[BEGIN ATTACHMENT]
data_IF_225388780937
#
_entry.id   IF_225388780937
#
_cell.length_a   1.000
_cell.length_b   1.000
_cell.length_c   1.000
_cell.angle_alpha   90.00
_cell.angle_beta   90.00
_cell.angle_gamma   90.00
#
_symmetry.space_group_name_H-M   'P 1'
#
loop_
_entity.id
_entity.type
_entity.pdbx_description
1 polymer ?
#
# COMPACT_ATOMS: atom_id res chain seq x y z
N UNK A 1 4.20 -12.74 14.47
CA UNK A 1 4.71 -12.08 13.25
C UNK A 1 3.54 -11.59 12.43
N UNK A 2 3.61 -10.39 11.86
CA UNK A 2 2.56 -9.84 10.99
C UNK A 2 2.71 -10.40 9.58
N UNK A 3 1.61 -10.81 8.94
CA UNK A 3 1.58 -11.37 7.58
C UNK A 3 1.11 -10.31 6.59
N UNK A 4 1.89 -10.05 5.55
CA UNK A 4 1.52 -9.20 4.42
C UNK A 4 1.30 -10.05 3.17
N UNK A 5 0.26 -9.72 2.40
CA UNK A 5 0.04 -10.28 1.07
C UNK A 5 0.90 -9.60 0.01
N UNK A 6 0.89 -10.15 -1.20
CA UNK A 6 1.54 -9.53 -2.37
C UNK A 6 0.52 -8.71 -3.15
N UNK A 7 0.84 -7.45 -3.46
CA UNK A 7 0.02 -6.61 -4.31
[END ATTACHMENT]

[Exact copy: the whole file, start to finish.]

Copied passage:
data_IF_225388780937
#
_entry.id   IF_225388780937
#
_cell.length_a   1.000
_cell.length_b   1.000
_cell.length_c   1.000
_cell.angle_alpha   90.00
_cell.angle_beta   90.00
_cell.angle_gamma   90.00
#
_symmetry.space_group_name_H-M   'P 1'
#
loop_
_entity.id
_entity.type
_entity.pdbx_description
1 polymer ?
#
# COMPACT_ATOMS: atom_id res chain seq x y z
N UNK A 1 4.20 -12.74 14.47
CA UNK A 1 4.71 -12.08 13.25
C UNK A 1 3.54 -11.59 12.43
N UNK A 2 3.61 -10.39 11.86
CA UNK A 2 2.56 -9.84 10.99
C UNK A 2 2.71 -10.40 9.58
N UNK A 3 1.61 -10.81 8.94
CA UNK A 3 1.58 -11.37 7.58
C UNK A 3 1.11 -10.31 6.59
N UNK A 4 1.89 -10.05 5.55
CA UNK A 4 1.52 -9.20 4.42
C UNK A 4 1.30 -10.05 3.17
N UNK A 5 0.26 -9.72 2.40
CA UNK A 5 0.04 -10.28 1.07
C UNK A 5 0.90 -9.60 0.01
N UNK A 6 0.89 -10.15 -1.20
CA UNK A 6 1.54 -9.53 -2.37
C UNK A 6 0.52 -8.71 -3.15
N UNK A 7 0.84 -7.45 -3.46
CA UNK A 7 0.02 -6.61 -4.31